BMW's latest concept bike uses striking retro styling to show off its massive modern engine.
Like the skeletal "Birdcage" concept the German automaker commissioned through Austin's Revival Cycles, the Motorrad Concept R18 was built around the new 1800cc "Big Boxer" two-cylinder.
The gigantic power plant resembles the BMW flat twins that were produced through the 1960s but has a significantly larger displacement, modern air/oil cooling, and is fed by a pair of Solex carburetors instead of a fuel injection system.
BMW took extra measures to make this thing shine. The block and transmission are constructed from bead-blasted aluminum, and the shaft that connects the back wheel to the drive is plated in chrome. To ensure onlookers always have a view of the powertrain, no other covers were used.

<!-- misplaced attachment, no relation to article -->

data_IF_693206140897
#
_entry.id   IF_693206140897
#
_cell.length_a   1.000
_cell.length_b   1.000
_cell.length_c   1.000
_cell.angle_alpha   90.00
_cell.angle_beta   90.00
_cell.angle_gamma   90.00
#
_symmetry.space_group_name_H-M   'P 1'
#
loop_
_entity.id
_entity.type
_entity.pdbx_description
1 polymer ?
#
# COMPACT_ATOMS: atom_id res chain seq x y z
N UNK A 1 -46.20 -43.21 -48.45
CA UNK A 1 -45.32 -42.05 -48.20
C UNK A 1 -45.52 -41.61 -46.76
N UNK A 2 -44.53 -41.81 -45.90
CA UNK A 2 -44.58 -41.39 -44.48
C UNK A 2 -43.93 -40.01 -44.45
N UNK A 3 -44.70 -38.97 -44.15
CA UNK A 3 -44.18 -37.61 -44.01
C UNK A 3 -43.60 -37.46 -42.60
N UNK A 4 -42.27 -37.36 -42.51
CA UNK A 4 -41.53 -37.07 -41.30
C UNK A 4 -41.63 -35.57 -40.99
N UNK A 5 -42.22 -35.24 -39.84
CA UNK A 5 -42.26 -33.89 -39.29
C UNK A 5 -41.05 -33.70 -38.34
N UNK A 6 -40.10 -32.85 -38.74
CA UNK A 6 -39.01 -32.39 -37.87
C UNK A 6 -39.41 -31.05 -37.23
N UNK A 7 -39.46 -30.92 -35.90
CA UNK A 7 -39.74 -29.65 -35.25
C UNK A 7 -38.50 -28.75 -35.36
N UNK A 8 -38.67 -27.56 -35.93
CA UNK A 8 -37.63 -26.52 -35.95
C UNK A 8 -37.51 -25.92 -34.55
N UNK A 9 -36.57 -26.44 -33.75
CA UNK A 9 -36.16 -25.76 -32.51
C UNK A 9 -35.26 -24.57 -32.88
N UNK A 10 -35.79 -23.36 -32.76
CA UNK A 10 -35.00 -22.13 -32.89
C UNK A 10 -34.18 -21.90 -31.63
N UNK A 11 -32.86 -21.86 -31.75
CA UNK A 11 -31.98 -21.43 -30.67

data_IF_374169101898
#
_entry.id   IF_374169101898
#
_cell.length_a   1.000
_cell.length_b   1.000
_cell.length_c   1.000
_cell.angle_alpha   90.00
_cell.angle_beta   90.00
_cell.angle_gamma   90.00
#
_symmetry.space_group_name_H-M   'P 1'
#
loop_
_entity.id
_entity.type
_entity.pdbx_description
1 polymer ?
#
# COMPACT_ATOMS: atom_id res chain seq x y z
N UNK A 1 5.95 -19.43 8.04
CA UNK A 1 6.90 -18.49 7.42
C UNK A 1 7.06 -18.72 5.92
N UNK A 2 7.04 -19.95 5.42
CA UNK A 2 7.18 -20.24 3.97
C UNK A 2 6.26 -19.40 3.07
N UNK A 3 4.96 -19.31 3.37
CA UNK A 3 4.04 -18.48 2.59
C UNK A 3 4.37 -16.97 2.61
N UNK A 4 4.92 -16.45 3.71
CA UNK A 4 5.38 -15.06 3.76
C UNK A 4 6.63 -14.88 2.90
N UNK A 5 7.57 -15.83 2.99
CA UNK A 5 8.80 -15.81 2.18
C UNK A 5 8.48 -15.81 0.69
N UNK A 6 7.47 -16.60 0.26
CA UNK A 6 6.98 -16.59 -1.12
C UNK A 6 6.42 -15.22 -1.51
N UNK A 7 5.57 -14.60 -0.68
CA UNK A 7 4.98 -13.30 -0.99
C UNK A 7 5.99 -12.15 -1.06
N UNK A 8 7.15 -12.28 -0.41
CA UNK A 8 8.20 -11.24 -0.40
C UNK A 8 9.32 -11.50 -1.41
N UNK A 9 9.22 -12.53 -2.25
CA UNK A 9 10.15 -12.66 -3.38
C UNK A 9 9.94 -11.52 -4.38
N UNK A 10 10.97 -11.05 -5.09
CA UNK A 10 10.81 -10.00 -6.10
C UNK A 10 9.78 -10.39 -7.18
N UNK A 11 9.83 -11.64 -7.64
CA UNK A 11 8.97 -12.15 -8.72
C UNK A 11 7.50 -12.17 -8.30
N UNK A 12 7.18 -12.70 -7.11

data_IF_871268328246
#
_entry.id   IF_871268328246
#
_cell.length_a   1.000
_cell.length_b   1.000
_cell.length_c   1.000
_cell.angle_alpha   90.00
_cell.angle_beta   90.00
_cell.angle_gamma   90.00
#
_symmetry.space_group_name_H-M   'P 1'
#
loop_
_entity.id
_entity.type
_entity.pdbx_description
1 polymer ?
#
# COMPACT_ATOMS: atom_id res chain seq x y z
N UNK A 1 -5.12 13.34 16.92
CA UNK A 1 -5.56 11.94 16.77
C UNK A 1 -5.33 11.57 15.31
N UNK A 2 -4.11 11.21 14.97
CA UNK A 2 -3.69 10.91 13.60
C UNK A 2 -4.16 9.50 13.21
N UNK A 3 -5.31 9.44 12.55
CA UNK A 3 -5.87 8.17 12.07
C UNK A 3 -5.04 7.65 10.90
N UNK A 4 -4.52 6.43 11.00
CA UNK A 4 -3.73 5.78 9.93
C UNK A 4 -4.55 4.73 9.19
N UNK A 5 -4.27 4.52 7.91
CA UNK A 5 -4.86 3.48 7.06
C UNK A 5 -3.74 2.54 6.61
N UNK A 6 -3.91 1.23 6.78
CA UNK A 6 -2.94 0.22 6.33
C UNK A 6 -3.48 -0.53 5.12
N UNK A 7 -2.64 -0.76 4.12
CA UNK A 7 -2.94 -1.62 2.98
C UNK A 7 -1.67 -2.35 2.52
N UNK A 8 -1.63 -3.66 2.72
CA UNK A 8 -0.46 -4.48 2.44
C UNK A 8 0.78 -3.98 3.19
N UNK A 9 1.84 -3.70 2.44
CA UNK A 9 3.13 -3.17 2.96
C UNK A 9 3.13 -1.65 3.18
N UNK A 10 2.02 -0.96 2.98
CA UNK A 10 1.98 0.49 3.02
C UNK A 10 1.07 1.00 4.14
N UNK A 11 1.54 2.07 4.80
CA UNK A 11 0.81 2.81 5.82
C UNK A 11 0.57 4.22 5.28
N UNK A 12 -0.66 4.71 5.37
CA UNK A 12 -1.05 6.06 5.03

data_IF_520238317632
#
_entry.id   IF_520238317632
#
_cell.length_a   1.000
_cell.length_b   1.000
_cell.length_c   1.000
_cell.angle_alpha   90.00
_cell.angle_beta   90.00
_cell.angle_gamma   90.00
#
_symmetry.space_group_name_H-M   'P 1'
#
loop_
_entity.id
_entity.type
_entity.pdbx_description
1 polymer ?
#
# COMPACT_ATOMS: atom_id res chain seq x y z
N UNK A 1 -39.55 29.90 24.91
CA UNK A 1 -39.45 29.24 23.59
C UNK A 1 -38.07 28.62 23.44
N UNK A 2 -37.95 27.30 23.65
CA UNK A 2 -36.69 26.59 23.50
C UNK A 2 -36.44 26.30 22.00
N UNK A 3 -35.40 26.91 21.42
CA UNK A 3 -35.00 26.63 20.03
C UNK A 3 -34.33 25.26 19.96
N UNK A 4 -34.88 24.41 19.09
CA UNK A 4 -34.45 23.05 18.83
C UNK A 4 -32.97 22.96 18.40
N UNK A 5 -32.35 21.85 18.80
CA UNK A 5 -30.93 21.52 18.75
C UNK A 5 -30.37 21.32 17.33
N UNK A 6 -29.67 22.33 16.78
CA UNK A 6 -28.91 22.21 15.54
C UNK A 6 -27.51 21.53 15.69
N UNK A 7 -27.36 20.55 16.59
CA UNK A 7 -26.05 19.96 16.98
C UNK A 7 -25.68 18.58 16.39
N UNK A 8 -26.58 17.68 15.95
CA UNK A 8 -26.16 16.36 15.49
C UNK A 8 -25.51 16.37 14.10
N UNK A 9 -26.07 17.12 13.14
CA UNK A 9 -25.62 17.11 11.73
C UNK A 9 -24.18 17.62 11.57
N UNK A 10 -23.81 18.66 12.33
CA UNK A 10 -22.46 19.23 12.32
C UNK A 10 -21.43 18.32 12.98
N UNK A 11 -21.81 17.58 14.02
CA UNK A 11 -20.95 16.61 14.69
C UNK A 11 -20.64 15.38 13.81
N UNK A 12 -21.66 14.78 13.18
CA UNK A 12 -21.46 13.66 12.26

Hand-applied white lines on the fork and fuel tank recall Beamer's classic motorcycle color schemes, while a discreet yellow-gold varnish and black-effect paintwork on the tank serve as modern accents. The imprinted single leather seat, integrated cantilever spring strut and headlamp graphics all hark back to design features of the 1950s.
Finally, the 21-inch front and 18-inch rear large-spoke wheels are fitted with Metzeler tires—a reference to the historic BMW R5 boxer twin.
"This concept bike appeals to something deep down—you just want to just get on it and ride off," said Edgar Heinrich, head of BMW Motorrad Design.
"But when you get off it again, you don’t just put it in the garage and walk away. You turn around again and give it a final parting glance."